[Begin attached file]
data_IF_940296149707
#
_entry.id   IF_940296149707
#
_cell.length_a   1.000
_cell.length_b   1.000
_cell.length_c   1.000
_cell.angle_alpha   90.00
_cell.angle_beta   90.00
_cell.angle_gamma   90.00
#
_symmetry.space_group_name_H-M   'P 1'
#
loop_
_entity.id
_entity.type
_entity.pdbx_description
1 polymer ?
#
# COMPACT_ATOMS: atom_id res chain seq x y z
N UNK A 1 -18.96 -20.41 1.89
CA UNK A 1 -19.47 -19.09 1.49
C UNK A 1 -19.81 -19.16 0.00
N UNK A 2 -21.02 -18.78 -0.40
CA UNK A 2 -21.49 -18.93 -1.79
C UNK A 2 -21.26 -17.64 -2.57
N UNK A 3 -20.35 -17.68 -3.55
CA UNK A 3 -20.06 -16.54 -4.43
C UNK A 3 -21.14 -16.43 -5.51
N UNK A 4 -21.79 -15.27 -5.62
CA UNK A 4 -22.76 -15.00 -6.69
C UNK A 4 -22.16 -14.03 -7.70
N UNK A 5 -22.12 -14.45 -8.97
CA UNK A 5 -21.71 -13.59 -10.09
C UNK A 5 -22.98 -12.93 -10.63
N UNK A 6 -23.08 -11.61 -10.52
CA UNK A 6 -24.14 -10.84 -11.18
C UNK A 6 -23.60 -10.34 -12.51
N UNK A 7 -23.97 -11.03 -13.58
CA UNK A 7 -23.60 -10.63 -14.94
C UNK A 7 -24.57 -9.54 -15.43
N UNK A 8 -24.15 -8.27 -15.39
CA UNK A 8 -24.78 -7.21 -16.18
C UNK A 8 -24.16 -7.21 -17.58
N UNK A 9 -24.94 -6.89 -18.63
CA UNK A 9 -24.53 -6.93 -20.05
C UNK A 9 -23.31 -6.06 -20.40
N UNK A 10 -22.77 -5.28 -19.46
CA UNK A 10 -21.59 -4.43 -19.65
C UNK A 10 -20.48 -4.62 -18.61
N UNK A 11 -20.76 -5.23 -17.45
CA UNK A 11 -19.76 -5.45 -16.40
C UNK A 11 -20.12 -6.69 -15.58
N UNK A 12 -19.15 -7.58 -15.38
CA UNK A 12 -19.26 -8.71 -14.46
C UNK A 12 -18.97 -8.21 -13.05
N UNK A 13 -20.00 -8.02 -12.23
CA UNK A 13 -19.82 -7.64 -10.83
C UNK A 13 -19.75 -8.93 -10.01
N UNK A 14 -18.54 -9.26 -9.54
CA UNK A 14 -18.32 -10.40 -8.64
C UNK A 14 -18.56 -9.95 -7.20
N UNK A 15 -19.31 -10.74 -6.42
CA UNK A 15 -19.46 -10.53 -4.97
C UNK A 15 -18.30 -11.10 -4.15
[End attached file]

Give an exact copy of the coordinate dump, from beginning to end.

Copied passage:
data_IF_940296149707
#
_entry.id   IF_940296149707
#
_cell.length_a   1.000
_cell.length_b   1.000
_cell.length_c   1.000
_cell.angle_alpha   90.00
_cell.angle_beta   90.00
_cell.angle_gamma   90.00
#
_symmetry.space_group_name_H-M   'P 1'
#
loop_
_entity.id
_entity.type
_entity.pdbx_description
1 polymer ?
#
# COMPACT_ATOMS: atom_id res chain seq x y z
N UNK A 1 -18.96 -20.41 1.89
CA UNK A 1 -19.47 -19.09 1.49
C UNK A 1 -19.81 -19.16 0.00
N UNK A 2 -21.02 -18.78 -0.40
CA UNK A 2 -21.49 -18.93 -1.79
C UNK A 2 -21.26 -17.64 -2.57
N UNK A 3 -20.35 -17.68 -3.55
CA UNK A 3 -20.06 -16.54 -4.43
C UNK A 3 -21.14 -16.43 -5.51
N UNK A 4 -21.79 -15.27 -5.62
CA UNK A 4 -22.76 -15.00 -6.69
C UNK A 4 -22.16 -14.03 -7.70
N UNK A 5 -22.12 -14.45 -8.97
CA UNK A 5 -21.71 -13.59 -10.09
C UNK A 5 -22.98 -12.93 -10.63
N UNK A 6 -23.08 -11.61 -10.52
CA UNK A 6 -24.14 -10.84 -11.18
C UNK A 6 -23.60 -10.34 -12.51
N UNK A 7 -23.97 -11.03 -13.58
CA UNK A 7 -23.60 -10.63 -14.94
C UNK A 7 -24.57 -9.54 -15.43
N UNK A 8 -24.15 -8.27 -15.39
CA UNK A 8 -24.78 -7.21 -16.18
C UNK A 8 -24.16 -7.21 -17.58
N UNK A 9 -24.94 -6.89 -18.63
CA UNK A 9 -24.53 -6.93 -20.05
C UNK A 9 -23.31 -6.06 -20.40
N UNK A 10 -22.77 -5.28 -19.46
CA UNK A 10 -21.59 -4.43 -19.65
C UNK A 10 -20.48 -4.62 -18.61
N UNK A 11 -20.76 -5.23 -17.45
CA UNK A 11 -19.76 -5.45 -16.40
C UNK A 11 -20.12 -6.69 -15.58
N UNK A 12 -19.15 -7.58 -15.38
CA UNK A 12 -19.26 -8.71 -14.46
C UNK A 12 -18.97 -8.21 -13.05
N UNK A 13 -20.00 -8.02 -12.23
CA UNK A 13 -19.82 -7.64 -10.83
C UNK A 13 -19.75 -8.93 -10.01
N UNK A 14 -18.54 -9.26 -9.54
CA UNK A 14 -18.32 -10.40 -8.64
C UNK A 14 -18.56 -9.95 -7.20
N UNK A 15 -19.31 -10.74 -6.42
CA UNK A 15 -19.46 -10.53 -4.97
C UNK A 15 -18.30 -11.10 -4.15